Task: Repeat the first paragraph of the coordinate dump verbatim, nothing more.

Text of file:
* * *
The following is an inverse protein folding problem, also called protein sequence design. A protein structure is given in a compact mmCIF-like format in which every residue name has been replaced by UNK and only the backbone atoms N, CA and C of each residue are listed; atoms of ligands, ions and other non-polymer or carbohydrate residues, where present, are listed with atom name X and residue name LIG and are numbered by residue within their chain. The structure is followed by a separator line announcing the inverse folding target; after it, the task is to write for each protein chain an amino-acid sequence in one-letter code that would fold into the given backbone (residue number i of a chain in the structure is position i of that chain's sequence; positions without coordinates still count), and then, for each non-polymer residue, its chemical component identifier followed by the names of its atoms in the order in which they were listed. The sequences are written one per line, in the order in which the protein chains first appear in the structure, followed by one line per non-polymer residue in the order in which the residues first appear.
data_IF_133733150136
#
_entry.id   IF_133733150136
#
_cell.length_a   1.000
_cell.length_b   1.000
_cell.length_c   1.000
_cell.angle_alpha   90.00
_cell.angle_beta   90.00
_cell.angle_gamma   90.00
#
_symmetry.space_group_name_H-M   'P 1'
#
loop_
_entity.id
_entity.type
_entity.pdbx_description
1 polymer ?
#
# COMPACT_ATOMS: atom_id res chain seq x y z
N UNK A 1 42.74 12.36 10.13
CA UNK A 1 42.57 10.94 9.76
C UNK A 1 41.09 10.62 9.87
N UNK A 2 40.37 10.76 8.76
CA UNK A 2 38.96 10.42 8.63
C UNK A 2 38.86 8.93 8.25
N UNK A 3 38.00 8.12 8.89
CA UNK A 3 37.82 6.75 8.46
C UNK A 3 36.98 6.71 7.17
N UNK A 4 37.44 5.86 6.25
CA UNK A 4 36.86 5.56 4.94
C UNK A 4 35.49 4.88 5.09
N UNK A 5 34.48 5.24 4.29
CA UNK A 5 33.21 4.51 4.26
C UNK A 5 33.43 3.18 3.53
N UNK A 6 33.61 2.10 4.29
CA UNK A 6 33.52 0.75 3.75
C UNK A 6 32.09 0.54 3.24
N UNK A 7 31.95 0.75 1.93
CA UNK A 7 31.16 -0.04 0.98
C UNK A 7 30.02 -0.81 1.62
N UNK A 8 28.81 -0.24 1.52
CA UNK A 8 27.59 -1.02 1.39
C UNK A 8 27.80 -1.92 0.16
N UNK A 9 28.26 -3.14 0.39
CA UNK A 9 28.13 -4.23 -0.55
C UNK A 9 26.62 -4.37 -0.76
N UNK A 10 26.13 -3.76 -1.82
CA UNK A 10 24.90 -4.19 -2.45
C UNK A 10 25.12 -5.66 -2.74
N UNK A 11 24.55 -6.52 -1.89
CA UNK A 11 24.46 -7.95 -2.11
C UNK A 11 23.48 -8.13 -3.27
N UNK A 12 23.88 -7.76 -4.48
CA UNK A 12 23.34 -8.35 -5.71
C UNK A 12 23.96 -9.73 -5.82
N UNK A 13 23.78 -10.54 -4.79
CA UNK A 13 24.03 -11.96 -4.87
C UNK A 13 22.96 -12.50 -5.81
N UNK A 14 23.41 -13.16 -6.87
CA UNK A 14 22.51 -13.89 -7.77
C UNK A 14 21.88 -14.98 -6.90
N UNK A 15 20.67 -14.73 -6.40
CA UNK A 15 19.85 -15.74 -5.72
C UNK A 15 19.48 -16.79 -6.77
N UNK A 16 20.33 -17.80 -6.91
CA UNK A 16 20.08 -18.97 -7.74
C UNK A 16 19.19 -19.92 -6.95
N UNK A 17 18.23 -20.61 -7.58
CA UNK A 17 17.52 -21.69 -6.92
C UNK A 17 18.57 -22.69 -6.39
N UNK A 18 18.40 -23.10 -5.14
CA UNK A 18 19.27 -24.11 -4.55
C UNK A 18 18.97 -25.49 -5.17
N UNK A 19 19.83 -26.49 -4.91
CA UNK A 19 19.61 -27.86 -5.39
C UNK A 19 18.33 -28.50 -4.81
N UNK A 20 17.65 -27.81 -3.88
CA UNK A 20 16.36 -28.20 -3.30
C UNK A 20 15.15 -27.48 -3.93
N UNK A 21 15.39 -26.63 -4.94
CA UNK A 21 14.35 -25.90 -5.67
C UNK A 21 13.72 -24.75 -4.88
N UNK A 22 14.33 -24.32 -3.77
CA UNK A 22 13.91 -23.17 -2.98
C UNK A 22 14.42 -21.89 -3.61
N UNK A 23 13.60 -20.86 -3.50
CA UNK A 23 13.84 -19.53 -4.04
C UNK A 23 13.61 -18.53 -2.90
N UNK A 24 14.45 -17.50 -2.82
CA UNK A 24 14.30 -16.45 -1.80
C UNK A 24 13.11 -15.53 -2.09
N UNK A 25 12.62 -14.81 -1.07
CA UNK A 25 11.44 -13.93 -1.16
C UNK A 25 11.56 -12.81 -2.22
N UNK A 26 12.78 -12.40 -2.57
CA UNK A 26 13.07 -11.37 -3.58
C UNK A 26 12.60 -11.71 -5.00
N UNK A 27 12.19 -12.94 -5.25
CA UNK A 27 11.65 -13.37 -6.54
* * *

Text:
The following is an inverse protein folding problem, also called protein sequence design. A protein structure is given in a compact mmCIF-like format in which every residue name has been replaced by UNK and only the backbone atoms N, CA and C of each residue are listed; atoms of ligands, ions and other non-polymer or carbohydrate residues, where present, are listed with atom name X and residue name LIG and are numbered by residue within their chain. The structure is followed by a separator line announcing the inverse folding target; after it, the task is to write for each protein chain an amino-acid sequence in one-letter code that would fold into the given backbone (residue number i of a chain in the structure is position i of that chain's sequence; positions without coordinates still count), and then, for each non-polymer residue, its chemical component identifier followed by the names of its atoms in the order in which they were listed. The sequences are written one per line, in the order in which the protein chains first appear in the structure, followed by one line per non-polymer residue in the order in which the residues first appear.